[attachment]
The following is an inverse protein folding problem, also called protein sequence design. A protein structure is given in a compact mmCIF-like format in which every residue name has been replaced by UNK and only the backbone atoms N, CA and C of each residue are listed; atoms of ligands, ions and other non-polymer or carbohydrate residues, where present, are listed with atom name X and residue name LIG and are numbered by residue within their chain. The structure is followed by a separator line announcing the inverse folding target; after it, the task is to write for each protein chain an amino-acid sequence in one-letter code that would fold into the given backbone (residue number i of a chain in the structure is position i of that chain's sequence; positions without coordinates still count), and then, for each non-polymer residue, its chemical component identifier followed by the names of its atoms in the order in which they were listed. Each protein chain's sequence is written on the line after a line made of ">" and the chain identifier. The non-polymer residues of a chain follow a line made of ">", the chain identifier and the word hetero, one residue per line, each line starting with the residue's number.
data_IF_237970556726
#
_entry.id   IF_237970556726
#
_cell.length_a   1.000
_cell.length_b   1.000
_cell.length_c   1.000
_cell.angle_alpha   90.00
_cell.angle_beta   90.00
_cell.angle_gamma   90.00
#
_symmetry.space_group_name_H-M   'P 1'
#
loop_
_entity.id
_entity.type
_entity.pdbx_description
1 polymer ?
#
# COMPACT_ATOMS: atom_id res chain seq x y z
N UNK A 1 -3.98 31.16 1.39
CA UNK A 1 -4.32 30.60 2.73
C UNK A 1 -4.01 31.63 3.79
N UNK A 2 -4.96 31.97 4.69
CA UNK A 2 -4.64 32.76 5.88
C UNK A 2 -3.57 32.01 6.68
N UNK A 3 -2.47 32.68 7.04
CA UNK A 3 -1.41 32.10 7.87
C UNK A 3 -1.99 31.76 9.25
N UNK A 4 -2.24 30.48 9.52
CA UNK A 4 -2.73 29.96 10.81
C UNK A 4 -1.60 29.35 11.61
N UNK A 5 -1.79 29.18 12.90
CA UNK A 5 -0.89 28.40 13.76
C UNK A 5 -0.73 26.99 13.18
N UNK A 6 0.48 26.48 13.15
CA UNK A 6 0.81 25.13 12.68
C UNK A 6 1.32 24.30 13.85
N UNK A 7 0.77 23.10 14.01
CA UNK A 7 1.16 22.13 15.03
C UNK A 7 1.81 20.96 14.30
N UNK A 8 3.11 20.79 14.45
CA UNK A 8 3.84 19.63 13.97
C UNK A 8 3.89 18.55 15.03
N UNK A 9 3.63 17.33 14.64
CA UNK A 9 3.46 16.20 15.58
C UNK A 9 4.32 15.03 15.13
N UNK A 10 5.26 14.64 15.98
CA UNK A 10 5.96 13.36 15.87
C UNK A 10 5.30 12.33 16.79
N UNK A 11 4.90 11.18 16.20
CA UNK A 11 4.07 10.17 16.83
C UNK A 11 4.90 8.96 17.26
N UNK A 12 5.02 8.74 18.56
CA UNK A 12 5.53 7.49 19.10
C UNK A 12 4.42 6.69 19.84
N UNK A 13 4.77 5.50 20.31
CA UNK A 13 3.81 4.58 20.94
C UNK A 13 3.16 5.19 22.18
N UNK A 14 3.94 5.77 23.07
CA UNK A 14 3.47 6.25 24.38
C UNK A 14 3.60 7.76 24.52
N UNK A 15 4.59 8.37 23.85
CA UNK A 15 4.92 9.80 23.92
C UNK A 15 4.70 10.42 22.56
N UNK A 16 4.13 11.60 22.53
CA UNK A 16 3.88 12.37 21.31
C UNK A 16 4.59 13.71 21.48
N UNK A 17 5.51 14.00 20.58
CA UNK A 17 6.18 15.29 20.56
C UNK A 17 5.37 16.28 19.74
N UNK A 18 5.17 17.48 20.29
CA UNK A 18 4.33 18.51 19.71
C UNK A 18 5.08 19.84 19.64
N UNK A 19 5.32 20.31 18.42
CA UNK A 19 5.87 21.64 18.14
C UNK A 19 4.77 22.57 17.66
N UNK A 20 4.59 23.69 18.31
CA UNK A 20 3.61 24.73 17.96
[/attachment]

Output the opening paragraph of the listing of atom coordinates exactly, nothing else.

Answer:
The following is an inverse protein folding problem, also called protein sequence design. A protein structure is given in a compact mmCIF-like format in which every residue name has been replaced by UNK and only the backbone atoms N, CA and C of each residue are listed; atoms of ligands, ions and other non-polymer or carbohydrate residues, where present, are listed with atom name X and residue name LIG and are numbered by residue within their chain. The structure is followed by a separator line announcing the inverse folding target; after it, the task is to write for each protein chain an amino-acid sequence in one-letter code that would fold into the given backbone (residue number i of a chain in the structure is position i of that chain's sequence; positions without coordinates still count), and then, for each non-polymer residue, its chemical component identifier followed by the names of its atoms in the order in which they were listed. Each protein chain's sequence is written on the line after a line made of ">" and the chain identifier. The non-polymer residues of a chain follow a line made of ">", the chain identifier and the word hetero, one residue per line, each line starting with the residue's number.